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Connexin 26 (GJB2) Mutations Associated with Non-Syndromic Hearing Loss (NSHL)

  • Shivani Mishra
  • Himani Pandey
  • Priyanka Srivastava
  • Kausik Mandal
  • Shubha R. Phadke
Original Article

Abstract

Objective

To determine the prevalence and spectrum of Connexin 26 (GJB2) mutations in pre-lingual non-syndromic hearing loss (NSHL) patients in authors’ centre and to review the data of Indian patients from the literature.

Methods

Sanger sequencing of entire coding region contained in single exon (Exon 2) of GJB2 gene in 15 patients of NSHL.

Results

GJB2 mutations were found in 40% (6/15) of NSHL patients, out of which mono-allelic were 33.3% (2/6). Bi-allelic GJB2 mutations were identified in 4 of 6 patients. Most common GJB2 mutation identified was c.71G > A(p.W24X), comprising 30% of the total GJB2 mutant alleles. Six studies involving 1119 patients with NSHL were reviewed and 4 of them have reported c.71G > A(p.W24X) as the commonest mutation while 2 studies found c.35delG as the commonest. GJB2 mutations accounted for 10.9%–36% cases of NSHL. Sixteen other mutations in GJB2 gene were reported in Indian patients out of which 6 mutations other than c.71G > A(p.W24X) viz., c.35delG, c.1A > G(p.M1V), c.127G > A(p.V43 M), c.204C > G(p.Y86X), c.231G > A(p.W77X) and c.439G > A(p.E147K) were identified in the present study.

Conclusions

Connexin 26 (GJB2) mutations are responsible for 19.4% of NSHL in Indian population. The c.71G > A(W24X) and c.35delG were the most prevalent GJB2 mutations accounting for 72.2% (234 of 324 total mutated alleles from 7 studies) and 15.4% (50 of 324 total mutated alleles from 7 studies) respectively. Thus, screening of these two common mutations in GJB2 gene by polymerase chain reaction and restriction fragment length polymorphism (PCR-RFLP) would greatly help in providing easy genetic diagnosis and help in genetic counseling of the families with NSHL.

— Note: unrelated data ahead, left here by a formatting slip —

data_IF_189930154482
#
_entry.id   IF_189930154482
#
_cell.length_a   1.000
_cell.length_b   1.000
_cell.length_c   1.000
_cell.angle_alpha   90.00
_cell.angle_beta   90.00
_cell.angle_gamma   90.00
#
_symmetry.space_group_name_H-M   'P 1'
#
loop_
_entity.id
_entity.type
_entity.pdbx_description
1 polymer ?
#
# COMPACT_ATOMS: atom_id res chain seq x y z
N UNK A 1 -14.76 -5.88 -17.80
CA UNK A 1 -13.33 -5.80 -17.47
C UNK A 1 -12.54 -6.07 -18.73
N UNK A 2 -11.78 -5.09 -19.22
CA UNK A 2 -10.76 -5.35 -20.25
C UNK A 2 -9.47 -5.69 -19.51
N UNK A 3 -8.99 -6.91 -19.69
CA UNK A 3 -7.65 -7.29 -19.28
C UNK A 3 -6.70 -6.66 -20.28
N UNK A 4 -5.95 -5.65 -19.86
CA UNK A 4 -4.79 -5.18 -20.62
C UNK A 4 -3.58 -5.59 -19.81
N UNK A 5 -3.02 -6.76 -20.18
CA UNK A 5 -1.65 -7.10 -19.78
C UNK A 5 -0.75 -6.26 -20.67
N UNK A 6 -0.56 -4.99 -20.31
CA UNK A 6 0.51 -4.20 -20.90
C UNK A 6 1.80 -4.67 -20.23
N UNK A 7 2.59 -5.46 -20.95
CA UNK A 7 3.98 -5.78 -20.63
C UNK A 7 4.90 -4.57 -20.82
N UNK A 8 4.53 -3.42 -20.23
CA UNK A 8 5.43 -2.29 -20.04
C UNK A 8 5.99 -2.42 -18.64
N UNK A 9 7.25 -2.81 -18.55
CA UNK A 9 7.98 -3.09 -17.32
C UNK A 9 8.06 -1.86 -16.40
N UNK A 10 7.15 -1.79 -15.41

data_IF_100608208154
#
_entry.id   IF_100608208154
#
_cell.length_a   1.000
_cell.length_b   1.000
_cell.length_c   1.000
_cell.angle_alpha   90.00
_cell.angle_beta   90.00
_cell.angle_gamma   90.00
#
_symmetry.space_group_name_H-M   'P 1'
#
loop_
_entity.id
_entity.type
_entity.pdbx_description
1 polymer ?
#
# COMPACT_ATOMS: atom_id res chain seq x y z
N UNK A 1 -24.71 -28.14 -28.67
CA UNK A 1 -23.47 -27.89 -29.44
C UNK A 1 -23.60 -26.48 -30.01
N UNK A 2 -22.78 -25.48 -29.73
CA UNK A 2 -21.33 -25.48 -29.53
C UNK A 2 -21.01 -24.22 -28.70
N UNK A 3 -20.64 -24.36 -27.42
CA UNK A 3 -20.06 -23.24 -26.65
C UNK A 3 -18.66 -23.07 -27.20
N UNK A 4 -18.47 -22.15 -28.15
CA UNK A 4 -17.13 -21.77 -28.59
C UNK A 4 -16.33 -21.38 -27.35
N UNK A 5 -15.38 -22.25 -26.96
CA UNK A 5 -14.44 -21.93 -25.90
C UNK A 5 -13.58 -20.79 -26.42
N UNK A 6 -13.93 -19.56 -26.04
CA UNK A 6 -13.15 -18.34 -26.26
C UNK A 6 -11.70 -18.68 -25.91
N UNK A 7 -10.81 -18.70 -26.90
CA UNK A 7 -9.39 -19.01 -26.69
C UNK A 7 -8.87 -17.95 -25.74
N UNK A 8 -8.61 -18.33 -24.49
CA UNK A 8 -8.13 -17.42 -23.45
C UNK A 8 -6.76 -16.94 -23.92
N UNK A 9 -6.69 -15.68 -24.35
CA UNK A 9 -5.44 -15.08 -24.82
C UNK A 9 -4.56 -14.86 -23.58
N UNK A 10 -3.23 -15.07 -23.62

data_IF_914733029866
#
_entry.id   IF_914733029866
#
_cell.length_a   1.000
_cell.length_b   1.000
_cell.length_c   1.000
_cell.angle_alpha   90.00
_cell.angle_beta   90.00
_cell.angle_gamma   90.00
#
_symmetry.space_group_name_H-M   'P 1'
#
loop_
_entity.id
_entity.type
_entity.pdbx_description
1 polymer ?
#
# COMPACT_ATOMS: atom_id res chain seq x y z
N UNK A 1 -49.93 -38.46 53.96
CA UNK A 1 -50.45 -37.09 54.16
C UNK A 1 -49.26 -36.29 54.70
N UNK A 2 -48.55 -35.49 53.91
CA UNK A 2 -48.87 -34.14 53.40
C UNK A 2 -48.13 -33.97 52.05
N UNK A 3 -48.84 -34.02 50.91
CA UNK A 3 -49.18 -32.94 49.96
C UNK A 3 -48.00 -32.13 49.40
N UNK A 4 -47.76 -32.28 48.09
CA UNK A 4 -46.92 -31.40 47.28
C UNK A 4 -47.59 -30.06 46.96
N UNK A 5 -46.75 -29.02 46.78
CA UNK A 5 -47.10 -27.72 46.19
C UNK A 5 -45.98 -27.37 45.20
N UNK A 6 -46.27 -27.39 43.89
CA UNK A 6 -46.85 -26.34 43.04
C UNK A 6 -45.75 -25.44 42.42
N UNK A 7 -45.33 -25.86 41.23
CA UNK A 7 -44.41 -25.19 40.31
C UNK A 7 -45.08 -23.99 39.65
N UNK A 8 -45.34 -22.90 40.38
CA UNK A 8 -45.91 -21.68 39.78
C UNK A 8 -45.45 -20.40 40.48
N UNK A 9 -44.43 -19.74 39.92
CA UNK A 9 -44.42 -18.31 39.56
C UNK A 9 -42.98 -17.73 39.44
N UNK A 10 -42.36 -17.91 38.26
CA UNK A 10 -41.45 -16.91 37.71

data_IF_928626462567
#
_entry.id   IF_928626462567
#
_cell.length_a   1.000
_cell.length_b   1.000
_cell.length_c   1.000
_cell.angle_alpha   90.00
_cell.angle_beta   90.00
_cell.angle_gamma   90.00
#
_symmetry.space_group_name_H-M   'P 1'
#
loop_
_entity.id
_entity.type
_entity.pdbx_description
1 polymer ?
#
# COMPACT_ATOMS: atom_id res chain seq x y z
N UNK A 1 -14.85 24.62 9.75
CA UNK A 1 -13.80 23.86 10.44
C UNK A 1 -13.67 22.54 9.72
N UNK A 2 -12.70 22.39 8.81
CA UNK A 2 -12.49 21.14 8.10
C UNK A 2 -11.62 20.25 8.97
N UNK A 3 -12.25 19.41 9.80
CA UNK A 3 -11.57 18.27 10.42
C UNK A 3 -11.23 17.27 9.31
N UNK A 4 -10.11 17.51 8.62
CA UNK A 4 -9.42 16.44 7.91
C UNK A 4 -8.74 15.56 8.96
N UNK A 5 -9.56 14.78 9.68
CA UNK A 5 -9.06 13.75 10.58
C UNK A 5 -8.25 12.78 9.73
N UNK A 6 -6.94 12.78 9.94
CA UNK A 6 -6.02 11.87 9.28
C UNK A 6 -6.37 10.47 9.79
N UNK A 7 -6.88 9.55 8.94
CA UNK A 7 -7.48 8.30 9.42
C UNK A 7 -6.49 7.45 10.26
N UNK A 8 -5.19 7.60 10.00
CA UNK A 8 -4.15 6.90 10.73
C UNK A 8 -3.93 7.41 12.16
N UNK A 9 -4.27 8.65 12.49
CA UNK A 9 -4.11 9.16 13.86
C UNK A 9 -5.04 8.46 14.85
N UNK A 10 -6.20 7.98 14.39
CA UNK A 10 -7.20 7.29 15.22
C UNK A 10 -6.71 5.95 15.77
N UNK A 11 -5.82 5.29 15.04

Keywords

Connexin 26 Gap junction beta 2 (GJB2) gene Indian population Non-syndromic hearing loss (NSHL) Polymerase chain reaction and restriction fragment length polymorphism (PCR-RFLP) Sanger sequencing 

Notes

Acknowledgements

The authors are grateful to all the participants for their kind contribution to this study.

Contributions

SM: Conceptualisation, clinical evaluation of patients, data curation, investigation, formal analysis, methodology, validation, writing- original draft; HP and PS: Data curation, conducting laboratory work, formal analysis; KM: Conceptualisation, clinical evaluation of patients, data curation, investigation, methodology, validation, supervision, writing- review and editing; SRP: Conceptualisation, clinical evaluation of patients, funding acquisition, project administration, supervision, writing- review and editing. SRP will act as guarantor for this paper.

Compliance with Ethical Standards

Ethical Approval

The study has been approved by the Institute Ethics Committee. All procedures performed in this study involving human participants were in accordance with the ethical standards of the institutional committee.

Conflict of Interest

Shubha R Phadke has received a grant from the Indian Council of Medical Research, Government of India, New Delhi, India (Grant number 63/8/2010-BMS). The other authors declare that they have no conflict of interest.

Source of Funding

This study was funded by Indian Council of Medical Research, Government of India, New Delhi, India (Grant number 63/8/2010-BMS).

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Copyright information

© Dr. K C Chaudhuri Foundation 2018

Authors and Affiliations

  1. 1.Department of Medical GeneticsSanjay Gandhi Postgraduate Institute of Medical SciencesLucknowIndia

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